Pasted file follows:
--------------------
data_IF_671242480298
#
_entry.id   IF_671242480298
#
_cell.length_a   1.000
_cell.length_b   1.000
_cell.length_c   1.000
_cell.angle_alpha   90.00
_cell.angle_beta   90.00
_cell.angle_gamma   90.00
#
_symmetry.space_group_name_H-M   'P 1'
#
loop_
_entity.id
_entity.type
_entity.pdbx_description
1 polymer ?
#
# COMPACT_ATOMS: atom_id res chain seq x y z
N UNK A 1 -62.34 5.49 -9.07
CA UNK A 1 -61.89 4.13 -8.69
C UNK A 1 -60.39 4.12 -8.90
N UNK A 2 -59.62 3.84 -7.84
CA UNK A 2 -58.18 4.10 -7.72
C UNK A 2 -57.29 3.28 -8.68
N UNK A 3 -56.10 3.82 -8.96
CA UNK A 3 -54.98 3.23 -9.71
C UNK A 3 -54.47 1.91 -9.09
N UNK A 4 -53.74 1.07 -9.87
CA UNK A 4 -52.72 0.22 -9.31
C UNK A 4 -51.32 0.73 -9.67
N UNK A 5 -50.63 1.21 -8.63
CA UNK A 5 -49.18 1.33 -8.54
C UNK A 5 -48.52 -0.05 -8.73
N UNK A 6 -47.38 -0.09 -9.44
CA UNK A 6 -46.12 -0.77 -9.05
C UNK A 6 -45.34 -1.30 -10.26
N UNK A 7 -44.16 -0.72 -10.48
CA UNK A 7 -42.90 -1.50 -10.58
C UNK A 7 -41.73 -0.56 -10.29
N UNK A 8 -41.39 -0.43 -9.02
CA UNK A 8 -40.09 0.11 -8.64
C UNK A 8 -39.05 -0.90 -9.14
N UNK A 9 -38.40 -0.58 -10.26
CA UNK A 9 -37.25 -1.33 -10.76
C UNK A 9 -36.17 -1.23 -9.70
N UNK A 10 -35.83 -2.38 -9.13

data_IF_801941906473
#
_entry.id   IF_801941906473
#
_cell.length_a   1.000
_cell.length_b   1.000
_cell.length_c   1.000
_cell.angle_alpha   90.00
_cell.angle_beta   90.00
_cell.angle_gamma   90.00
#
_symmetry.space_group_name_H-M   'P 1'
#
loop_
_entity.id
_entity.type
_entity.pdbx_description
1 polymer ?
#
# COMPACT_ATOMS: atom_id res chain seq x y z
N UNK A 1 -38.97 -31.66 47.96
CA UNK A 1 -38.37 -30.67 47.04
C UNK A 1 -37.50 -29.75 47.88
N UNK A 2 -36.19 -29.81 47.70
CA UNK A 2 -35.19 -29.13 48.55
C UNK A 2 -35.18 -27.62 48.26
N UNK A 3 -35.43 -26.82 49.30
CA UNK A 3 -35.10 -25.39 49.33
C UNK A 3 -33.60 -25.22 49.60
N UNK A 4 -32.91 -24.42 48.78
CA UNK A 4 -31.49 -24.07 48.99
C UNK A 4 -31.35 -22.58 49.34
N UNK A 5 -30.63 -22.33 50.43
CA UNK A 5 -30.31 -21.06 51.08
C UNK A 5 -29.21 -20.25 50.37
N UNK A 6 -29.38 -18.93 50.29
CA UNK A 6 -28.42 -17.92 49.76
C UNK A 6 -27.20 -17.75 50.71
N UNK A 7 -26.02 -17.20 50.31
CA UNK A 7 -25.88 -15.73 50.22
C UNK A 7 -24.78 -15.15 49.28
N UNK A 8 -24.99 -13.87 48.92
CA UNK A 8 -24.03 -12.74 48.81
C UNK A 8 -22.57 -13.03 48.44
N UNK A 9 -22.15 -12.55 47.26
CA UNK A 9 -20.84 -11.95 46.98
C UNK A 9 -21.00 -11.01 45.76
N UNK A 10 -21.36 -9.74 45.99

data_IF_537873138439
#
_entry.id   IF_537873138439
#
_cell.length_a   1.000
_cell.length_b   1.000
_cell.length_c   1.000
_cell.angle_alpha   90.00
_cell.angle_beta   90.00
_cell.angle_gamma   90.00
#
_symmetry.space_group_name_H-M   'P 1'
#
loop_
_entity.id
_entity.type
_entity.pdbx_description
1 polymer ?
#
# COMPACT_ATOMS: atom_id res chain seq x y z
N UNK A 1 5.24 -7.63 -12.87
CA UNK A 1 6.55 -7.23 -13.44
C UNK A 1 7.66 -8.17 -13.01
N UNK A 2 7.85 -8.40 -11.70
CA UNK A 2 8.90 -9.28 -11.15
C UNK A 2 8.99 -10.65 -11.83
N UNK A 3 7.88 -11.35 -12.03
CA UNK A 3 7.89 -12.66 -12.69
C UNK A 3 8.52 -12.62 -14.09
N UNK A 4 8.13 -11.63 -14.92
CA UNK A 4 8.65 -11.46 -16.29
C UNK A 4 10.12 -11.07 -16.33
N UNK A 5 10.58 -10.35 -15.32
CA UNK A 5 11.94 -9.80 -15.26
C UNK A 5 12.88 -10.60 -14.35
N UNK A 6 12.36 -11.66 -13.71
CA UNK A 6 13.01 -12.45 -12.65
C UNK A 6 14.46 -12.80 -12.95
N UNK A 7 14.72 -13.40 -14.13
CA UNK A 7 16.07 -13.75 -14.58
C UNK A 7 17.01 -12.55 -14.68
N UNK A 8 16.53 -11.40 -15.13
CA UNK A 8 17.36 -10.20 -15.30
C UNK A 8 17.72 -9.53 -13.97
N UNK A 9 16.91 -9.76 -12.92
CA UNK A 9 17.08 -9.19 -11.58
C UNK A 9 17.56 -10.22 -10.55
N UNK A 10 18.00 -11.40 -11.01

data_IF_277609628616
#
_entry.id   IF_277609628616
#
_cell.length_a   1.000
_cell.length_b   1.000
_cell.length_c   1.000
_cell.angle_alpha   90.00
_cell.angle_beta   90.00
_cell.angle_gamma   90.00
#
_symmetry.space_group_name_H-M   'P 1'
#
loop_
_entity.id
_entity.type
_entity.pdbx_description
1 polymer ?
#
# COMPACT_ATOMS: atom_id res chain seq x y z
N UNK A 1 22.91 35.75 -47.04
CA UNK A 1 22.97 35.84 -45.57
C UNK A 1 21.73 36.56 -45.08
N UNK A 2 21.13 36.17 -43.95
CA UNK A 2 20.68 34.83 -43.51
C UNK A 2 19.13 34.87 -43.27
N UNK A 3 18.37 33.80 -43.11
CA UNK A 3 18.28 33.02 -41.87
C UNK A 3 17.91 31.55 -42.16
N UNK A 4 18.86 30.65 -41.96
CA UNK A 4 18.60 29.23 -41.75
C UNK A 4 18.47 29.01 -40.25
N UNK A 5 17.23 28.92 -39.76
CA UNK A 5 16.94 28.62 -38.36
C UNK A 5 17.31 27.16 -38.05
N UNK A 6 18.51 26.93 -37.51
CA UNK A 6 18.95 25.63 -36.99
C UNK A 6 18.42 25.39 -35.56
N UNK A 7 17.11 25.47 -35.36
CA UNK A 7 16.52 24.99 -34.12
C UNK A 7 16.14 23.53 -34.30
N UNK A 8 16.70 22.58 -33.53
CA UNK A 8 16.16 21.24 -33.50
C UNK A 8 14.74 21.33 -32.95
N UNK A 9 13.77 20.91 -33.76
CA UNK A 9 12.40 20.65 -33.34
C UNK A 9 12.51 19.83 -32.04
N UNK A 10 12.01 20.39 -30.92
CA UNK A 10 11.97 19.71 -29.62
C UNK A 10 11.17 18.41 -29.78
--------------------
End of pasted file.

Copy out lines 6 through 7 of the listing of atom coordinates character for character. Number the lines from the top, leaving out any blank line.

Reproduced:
_cell.length_b   1.000
_cell.length_c   1.000